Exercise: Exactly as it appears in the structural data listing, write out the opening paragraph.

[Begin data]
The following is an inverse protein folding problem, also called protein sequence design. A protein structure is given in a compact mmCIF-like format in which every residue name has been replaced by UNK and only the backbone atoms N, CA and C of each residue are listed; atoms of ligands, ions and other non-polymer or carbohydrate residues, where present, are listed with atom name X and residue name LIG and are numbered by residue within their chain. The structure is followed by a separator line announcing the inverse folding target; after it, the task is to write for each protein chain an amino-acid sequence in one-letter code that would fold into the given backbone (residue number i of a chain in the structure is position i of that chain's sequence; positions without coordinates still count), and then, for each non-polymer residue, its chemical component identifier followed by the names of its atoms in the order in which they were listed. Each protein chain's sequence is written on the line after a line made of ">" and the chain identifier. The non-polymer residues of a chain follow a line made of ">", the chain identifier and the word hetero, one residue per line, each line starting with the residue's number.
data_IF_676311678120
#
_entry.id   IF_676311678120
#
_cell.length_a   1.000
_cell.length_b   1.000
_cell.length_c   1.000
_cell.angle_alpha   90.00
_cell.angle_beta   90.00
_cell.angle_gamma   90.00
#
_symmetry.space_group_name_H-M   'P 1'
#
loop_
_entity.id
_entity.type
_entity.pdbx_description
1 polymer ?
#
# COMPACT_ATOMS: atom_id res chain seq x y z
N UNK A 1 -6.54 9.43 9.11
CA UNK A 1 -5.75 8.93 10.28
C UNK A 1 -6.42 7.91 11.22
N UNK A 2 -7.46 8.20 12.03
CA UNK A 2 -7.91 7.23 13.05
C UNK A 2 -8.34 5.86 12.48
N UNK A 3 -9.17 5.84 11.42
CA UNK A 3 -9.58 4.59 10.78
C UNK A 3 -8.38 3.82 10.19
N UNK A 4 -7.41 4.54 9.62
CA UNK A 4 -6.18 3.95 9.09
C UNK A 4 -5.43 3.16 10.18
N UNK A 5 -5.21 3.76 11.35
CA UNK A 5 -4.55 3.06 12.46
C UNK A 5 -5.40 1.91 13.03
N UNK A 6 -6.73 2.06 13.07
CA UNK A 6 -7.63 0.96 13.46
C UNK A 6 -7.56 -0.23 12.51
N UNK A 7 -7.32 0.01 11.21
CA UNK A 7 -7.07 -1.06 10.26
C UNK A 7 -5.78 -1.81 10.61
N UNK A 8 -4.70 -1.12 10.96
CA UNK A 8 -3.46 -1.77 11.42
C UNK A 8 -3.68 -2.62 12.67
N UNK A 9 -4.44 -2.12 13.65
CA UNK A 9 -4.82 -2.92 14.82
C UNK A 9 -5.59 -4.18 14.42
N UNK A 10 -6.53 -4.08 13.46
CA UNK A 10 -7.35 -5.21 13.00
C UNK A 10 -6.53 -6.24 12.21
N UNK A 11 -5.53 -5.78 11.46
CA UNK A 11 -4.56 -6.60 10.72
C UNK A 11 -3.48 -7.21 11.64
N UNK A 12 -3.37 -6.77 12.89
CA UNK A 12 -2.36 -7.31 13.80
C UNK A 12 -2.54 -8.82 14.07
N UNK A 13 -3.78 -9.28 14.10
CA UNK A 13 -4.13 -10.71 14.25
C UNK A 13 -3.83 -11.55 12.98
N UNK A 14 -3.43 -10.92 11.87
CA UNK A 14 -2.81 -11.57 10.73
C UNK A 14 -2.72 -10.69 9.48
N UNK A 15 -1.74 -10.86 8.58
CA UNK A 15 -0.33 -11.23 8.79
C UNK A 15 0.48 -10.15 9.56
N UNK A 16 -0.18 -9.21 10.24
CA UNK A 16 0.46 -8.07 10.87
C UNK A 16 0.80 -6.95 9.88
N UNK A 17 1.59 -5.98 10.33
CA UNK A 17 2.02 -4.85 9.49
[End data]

The following is an inverse protein folding problem, also called protein sequence design. A protein structure is given in a compact mmCIF-like format in which every residue name has been replaced by UNK and only the backbone atoms N, CA and C of each residue are listed; atoms of ligands, ions and other non-polymer or carbohydrate residues, where present, are listed with atom name X and residue name LIG and are numbered by residue within their chain. The structure is followed by a separator line announcing the inverse folding target; after it, the task is to write for each protein chain an amino-acid sequence in one-letter code that would fold into the given backbone (residue number i of a chain in the structure is position i of that chain's sequence; positions without coordinates still count), and then, for each non-polymer residue, its chemical component identifier followed by the names of its atoms in the order in which they were listed. Each protein chain's sequence is written on the line after a line made of ">" and the chain identifier. The non-polymer residues of a chain follow a line made of ">", the chain identifier and the word hetero, one residue per line, each line starting with the residue's number.